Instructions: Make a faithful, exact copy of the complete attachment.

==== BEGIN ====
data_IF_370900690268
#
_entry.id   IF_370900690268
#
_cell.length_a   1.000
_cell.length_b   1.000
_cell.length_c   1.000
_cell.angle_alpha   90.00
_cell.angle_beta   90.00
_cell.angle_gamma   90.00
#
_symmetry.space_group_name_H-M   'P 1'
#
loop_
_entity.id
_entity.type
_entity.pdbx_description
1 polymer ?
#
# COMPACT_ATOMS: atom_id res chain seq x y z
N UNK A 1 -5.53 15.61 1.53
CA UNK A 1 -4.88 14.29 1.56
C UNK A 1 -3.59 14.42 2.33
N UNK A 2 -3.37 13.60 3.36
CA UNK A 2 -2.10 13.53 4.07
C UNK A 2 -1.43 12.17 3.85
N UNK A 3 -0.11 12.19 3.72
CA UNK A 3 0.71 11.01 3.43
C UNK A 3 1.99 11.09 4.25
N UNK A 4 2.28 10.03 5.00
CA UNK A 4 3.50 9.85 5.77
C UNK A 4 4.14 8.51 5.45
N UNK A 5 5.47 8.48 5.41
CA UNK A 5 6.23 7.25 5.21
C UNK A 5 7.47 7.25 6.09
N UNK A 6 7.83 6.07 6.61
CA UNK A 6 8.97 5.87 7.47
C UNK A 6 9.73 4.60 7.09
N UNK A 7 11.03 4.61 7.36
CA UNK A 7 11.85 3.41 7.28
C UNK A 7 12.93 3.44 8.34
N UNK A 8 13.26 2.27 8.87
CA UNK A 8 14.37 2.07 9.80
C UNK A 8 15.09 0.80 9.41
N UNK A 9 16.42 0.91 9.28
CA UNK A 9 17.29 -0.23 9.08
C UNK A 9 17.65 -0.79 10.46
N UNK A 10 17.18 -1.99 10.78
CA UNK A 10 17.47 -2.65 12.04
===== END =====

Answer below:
data_IF_370900690268
#
_entry.id   IF_370900690268
#
_cell.length_a   1.000
_cell.length_b   1.000
_cell.length_c   1.000
_cell.angle_alpha   90.00
_cell.angle_beta   90.00
_cell.angle_gamma   90.00
#
_symmetry.space_group_name_H-M   'P 1'
#
loop_
_entity.id
_entity.type
_entity.pdbx_description
1 polymer ?
#
# COMPACT_ATOMS: atom_id res chain seq x y z
N UNK A 1 -5.53 15.61 1.53
CA UNK A 1 -4.88 14.29 1.56
C UNK A 1 -3.59 14.42 2.33
N UNK A 2 -3.37 13.60 3.36
CA UNK A 2 -2.10 13.53 4.07
C UNK A 2 -1.43 12.17 3.85
N UNK A 3 -0.11 12.19 3.72
CA UNK A 3 0.71 11.01 3.43
C UNK A 3 1.99 11.09 4.25
N UNK A 4 2.28 10.03 5.00
CA UNK A 4 3.50 9.85 5.77
C UNK A 4 4.14 8.51 5.45
N UNK A 5 5.47 8.48 5.41
CA UNK A 5 6.23 7.25 5.21
C UNK A 5 7.47 7.25 6.09
N UNK A 6 7.83 6.07 6.61
CA UNK A 6 8.97 5.87 7.47
C UNK A 6 9.73 4.60 7.09
N UNK A 7 11.03 4.61 7.36
CA UNK A 7 11.85 3.41 7.28
C UNK A 7 12.93 3.44 8.34
N UNK A 8 13.26 2.27 8.87
CA UNK A 8 14.37 2.07 9.80
C UNK A 8 15.09 0.80 9.41
N UNK A 9 16.42 0.91 9.28
CA UNK A 9 17.29 -0.23 9.08
C UNK A 9 17.65 -0.79 10.46
N UNK A 10 17.18 -1.99 10.78
CA UNK A 10 17.47 -2.65 12.04